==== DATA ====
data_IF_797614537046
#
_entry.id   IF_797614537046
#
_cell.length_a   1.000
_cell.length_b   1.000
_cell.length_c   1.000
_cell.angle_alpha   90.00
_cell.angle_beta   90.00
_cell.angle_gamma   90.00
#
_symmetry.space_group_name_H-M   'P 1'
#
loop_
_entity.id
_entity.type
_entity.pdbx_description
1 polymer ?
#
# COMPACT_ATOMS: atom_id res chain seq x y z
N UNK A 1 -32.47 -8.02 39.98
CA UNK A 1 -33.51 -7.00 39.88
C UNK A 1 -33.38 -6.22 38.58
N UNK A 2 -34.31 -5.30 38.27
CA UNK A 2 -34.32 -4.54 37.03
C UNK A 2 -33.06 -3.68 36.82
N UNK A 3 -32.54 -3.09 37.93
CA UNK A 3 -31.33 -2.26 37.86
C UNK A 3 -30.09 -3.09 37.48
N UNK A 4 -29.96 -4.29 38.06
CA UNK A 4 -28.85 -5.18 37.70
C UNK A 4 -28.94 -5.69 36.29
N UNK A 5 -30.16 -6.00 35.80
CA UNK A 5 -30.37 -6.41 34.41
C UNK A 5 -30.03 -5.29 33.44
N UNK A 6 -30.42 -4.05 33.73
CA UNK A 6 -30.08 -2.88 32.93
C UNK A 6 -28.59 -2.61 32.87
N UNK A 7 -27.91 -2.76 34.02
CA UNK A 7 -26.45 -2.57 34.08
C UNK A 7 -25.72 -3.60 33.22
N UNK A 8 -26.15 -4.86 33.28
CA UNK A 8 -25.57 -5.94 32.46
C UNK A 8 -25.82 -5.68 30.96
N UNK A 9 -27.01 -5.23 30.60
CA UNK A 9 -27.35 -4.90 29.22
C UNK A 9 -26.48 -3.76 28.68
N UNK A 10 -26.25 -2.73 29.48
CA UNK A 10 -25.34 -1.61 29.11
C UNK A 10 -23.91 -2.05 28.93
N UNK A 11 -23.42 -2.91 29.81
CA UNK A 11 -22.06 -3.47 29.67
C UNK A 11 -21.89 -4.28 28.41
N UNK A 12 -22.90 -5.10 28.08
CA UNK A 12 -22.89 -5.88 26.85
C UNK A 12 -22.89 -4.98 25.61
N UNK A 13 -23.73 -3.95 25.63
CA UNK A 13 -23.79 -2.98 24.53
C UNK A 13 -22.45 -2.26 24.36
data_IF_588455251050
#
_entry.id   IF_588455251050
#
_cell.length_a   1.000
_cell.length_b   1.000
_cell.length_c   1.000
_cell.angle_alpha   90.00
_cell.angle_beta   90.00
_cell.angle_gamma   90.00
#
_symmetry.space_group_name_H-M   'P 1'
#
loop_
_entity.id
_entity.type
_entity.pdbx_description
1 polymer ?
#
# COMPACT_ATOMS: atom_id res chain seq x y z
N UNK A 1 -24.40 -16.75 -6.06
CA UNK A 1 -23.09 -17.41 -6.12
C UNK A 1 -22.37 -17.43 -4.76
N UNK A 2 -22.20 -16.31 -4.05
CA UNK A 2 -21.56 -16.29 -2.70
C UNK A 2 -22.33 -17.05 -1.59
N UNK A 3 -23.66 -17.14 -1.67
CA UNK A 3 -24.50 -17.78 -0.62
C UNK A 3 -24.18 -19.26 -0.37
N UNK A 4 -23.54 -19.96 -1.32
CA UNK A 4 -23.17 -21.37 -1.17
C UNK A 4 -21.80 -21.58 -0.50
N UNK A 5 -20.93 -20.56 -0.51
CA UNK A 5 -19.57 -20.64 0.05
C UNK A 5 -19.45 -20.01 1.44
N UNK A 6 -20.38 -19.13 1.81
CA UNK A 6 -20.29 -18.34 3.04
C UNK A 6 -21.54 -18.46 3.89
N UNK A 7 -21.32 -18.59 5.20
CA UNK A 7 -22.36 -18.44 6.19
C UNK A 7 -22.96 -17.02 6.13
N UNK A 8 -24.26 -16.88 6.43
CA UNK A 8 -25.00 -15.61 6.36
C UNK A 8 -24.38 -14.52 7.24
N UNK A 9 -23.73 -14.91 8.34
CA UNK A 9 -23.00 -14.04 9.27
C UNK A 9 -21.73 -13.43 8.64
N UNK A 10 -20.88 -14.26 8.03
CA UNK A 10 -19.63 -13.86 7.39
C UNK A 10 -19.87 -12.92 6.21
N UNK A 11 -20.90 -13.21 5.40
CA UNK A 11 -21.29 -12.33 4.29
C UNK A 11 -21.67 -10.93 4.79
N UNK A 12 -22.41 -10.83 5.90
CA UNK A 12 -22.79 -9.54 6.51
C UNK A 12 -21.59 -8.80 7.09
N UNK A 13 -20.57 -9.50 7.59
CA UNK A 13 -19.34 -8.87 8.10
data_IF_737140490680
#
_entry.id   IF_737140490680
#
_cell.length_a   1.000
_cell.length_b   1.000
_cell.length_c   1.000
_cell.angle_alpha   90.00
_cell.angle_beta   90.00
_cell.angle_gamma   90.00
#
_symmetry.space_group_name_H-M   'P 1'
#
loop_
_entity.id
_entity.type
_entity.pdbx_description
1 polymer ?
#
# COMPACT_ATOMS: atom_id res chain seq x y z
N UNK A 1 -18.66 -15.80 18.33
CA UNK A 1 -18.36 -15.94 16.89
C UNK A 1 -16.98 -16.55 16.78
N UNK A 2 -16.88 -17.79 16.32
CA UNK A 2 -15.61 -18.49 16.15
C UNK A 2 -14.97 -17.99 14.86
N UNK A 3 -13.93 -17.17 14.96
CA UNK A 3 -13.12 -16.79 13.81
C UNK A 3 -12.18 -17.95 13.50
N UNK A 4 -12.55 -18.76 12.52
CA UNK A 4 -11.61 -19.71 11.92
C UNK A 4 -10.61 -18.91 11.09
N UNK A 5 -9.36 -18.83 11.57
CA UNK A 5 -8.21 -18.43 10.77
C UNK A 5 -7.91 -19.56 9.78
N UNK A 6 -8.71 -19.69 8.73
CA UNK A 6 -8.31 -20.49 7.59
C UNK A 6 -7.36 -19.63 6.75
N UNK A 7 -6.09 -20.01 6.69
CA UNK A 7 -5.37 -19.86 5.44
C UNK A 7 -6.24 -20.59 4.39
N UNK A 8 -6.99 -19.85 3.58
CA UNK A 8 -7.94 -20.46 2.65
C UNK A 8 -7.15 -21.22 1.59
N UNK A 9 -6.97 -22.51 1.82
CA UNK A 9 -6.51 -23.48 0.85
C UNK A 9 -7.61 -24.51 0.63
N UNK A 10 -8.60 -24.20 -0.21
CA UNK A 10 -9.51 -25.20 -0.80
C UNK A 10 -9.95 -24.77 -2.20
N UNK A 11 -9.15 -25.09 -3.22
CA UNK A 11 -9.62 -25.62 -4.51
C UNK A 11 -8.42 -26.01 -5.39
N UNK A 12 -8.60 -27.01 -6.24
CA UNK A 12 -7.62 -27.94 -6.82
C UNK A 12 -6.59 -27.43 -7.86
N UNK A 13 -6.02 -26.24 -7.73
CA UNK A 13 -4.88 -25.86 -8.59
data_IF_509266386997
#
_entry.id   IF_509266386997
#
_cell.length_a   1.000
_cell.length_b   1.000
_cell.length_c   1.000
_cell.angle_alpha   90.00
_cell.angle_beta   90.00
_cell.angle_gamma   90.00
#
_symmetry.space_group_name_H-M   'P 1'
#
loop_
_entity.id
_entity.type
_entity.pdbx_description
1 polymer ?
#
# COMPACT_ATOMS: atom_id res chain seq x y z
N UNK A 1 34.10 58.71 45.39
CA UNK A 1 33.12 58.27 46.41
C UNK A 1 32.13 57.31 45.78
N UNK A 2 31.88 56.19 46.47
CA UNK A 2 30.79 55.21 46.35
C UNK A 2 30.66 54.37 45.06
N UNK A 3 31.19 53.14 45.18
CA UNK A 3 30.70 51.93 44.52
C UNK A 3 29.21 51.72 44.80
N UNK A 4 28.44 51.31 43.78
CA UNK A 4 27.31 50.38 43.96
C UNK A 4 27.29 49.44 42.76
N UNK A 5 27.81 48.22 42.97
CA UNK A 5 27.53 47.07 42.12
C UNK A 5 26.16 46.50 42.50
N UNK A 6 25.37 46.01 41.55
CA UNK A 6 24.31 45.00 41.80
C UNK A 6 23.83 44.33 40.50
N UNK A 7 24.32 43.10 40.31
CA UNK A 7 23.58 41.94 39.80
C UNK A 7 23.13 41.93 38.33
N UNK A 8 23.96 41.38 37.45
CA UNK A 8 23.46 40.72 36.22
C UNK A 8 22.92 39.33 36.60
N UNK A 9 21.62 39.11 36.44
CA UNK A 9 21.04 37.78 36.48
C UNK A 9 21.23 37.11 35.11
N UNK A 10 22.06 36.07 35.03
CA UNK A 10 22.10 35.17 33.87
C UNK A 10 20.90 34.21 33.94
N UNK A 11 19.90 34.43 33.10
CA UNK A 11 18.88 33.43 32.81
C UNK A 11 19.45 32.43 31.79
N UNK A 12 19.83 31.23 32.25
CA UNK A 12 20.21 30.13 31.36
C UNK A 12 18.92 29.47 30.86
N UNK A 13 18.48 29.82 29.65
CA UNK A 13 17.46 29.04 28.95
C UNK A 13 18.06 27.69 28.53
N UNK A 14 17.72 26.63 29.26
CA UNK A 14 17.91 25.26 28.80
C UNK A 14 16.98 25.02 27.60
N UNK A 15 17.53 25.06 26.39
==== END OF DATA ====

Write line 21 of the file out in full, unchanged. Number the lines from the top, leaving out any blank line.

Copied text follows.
N UNK A 1 -32.47 -8.02 39.98